Are There Enough Troops for a ‘Rising Tide of Security’ in Kandahar?
Hamid Karzai went home to Afghanistan last week having reached a modus vivendi with the U.S. on the non-offensive in Kandahar. The Obama administration, the military, NATO and Karzai now speak of a “rising tide of security” taking hold over the southern city, with security operations playing a decisively subordinate role to governance and economic functions. But that’s vastly easier said than done. And McClatchy carries a blind quote casting doubt on whether the basic prerequisites for that “rising tide” are even in evidence:
U.S. defense officials and defense analysts said that McChrystal used 10,000 troops in Helmand to gain control of a rural river valley with about 50,000 residents. But in Kandahar, however, Afghanistan’s second largest city, with an estimated population of 800,000, he’s calling for just 20,000 troops.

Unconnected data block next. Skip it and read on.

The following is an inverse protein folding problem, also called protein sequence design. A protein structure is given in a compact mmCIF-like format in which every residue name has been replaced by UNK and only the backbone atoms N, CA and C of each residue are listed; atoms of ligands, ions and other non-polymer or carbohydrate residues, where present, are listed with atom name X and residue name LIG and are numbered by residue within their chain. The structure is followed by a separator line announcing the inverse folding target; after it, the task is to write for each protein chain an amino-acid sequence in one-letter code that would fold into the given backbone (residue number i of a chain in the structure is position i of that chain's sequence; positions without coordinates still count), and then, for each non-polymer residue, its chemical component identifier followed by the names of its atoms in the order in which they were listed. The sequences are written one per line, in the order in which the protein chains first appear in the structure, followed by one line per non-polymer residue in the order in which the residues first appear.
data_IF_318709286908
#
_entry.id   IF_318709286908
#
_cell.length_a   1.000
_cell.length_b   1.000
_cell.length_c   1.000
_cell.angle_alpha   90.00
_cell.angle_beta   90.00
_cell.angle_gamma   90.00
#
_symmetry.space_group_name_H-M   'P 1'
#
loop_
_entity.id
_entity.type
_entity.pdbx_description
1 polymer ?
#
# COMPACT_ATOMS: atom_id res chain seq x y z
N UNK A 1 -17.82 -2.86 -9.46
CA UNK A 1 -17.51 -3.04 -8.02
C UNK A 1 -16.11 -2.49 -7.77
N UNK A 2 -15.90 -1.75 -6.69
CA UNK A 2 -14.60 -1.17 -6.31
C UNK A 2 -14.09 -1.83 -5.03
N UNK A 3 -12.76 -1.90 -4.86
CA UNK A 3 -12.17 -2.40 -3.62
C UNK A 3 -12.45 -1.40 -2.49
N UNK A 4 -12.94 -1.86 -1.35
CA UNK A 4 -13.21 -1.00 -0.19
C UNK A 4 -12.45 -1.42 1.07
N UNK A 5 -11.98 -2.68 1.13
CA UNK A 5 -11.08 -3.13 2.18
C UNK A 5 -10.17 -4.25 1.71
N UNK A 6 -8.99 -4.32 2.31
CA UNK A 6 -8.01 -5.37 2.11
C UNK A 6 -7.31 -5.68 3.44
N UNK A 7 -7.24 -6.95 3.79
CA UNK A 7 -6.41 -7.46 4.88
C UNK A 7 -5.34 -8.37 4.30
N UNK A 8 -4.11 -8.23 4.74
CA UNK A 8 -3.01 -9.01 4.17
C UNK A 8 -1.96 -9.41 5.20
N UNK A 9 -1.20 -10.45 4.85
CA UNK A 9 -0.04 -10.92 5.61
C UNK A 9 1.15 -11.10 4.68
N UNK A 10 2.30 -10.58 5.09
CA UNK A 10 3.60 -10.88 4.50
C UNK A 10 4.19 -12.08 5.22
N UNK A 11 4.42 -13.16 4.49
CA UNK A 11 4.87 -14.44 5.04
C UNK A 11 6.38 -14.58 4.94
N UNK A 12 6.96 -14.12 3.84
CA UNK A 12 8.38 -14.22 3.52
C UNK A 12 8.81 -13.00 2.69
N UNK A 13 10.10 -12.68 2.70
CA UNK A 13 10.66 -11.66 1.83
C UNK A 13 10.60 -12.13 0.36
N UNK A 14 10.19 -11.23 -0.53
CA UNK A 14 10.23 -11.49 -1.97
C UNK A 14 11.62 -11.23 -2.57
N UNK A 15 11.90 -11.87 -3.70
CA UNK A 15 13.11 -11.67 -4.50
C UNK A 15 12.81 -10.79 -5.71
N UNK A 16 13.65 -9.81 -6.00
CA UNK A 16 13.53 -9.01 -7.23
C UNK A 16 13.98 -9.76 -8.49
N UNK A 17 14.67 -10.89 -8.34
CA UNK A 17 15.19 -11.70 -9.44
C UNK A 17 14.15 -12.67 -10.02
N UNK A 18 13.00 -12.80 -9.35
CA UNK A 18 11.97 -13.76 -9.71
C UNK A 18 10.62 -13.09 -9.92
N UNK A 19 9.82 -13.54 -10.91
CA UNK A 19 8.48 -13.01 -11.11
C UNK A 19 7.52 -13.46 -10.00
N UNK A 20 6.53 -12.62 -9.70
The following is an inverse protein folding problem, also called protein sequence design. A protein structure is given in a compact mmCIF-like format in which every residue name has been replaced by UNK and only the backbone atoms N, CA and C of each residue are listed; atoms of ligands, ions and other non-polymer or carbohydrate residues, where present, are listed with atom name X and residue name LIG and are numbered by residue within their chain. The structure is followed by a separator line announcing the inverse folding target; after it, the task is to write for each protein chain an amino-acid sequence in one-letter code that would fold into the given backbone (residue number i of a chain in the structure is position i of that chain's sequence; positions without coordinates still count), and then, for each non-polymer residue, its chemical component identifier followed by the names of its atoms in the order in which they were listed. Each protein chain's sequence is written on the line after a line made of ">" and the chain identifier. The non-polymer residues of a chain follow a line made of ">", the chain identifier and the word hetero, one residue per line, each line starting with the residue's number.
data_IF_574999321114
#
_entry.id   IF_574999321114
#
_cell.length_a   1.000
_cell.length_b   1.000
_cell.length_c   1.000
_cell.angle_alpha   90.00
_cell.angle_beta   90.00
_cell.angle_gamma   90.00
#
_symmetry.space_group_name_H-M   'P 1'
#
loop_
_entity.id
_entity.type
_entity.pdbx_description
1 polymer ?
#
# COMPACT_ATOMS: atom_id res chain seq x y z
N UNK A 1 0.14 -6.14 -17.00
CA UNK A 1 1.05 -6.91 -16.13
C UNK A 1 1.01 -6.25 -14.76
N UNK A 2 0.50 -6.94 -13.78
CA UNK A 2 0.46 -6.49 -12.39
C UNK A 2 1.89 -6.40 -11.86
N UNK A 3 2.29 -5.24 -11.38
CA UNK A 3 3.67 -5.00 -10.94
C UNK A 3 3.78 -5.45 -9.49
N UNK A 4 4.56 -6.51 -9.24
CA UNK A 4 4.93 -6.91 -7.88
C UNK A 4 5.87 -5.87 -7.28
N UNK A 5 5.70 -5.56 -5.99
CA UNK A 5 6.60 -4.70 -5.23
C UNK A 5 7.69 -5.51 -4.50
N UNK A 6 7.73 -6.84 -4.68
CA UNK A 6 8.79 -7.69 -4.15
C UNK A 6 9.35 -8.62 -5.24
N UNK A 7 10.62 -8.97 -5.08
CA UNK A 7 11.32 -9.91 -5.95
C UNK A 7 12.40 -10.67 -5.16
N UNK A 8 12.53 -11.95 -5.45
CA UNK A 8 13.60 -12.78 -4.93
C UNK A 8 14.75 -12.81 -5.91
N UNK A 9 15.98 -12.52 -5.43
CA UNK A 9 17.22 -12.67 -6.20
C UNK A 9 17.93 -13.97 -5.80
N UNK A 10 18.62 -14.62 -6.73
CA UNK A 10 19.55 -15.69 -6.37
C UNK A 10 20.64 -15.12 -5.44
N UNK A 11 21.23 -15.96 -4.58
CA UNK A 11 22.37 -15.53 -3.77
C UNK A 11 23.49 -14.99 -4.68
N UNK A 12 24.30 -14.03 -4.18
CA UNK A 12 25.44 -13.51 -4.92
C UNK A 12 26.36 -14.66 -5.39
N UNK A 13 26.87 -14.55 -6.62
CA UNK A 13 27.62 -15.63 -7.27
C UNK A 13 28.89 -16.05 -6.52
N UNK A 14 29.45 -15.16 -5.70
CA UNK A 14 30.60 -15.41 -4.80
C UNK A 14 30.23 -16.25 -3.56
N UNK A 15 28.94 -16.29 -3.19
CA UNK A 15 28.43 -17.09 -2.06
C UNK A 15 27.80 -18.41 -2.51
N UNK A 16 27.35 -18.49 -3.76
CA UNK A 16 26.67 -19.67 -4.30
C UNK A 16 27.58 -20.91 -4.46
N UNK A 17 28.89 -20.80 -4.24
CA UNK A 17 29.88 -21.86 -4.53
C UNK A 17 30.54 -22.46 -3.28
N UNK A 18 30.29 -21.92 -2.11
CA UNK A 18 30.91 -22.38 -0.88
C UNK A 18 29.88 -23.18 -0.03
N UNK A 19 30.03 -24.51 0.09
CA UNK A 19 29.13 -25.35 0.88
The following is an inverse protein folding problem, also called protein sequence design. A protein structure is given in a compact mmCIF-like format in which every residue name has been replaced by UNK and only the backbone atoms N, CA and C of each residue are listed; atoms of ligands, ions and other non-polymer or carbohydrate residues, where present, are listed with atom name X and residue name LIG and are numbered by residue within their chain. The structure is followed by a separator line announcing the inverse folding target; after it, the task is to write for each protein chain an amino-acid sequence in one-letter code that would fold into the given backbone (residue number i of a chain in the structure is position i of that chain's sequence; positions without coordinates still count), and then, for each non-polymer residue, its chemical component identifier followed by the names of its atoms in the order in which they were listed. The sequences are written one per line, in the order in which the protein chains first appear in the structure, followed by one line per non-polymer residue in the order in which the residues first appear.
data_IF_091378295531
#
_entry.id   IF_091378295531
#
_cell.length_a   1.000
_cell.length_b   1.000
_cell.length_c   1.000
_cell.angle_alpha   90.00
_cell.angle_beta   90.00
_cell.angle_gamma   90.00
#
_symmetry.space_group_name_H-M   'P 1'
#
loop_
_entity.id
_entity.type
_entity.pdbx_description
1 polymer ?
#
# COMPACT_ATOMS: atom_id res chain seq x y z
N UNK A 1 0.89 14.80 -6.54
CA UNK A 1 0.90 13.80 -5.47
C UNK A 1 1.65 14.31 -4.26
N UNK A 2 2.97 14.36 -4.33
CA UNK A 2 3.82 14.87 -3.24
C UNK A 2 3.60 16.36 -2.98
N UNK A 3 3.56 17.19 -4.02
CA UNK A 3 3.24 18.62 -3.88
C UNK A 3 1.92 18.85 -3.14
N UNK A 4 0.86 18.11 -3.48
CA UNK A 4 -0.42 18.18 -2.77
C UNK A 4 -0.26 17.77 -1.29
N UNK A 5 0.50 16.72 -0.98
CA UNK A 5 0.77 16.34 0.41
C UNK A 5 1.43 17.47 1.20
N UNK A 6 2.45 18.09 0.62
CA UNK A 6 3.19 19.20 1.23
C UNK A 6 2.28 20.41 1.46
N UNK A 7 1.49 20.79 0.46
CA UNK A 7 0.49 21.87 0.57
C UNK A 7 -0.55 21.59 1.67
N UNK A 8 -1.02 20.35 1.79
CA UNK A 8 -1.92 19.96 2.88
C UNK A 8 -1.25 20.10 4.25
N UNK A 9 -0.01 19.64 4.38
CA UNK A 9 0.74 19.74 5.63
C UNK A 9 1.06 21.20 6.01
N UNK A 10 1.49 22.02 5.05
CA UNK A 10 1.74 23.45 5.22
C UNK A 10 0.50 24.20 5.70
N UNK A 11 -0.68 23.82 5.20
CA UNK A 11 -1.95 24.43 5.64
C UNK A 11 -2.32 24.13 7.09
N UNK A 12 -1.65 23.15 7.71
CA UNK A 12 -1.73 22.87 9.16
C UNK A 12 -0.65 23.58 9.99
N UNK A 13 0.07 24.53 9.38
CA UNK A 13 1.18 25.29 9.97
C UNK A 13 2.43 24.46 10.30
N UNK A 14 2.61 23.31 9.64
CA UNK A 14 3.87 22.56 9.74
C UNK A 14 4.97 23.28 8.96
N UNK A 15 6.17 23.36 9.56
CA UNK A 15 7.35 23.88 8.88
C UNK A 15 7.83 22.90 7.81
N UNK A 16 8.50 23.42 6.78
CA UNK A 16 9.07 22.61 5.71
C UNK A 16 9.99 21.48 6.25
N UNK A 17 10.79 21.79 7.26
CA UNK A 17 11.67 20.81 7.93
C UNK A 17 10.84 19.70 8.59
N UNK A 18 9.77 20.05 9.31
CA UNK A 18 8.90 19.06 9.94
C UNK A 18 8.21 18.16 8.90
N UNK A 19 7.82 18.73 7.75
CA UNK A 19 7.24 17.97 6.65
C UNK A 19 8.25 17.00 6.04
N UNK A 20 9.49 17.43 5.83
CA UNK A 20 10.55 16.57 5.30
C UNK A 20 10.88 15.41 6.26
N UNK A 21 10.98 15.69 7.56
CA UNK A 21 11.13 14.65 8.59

“None of this makes any sense,” said a U.S. defense official. “If it took you 10,000 (U.S. troops) to do Marjah, there aren’t enough troops (for Kandahar).” The official spoke on condition of anonymity because he was not authorized to speak publicly.
And Marja isn’t in any important sense done, either.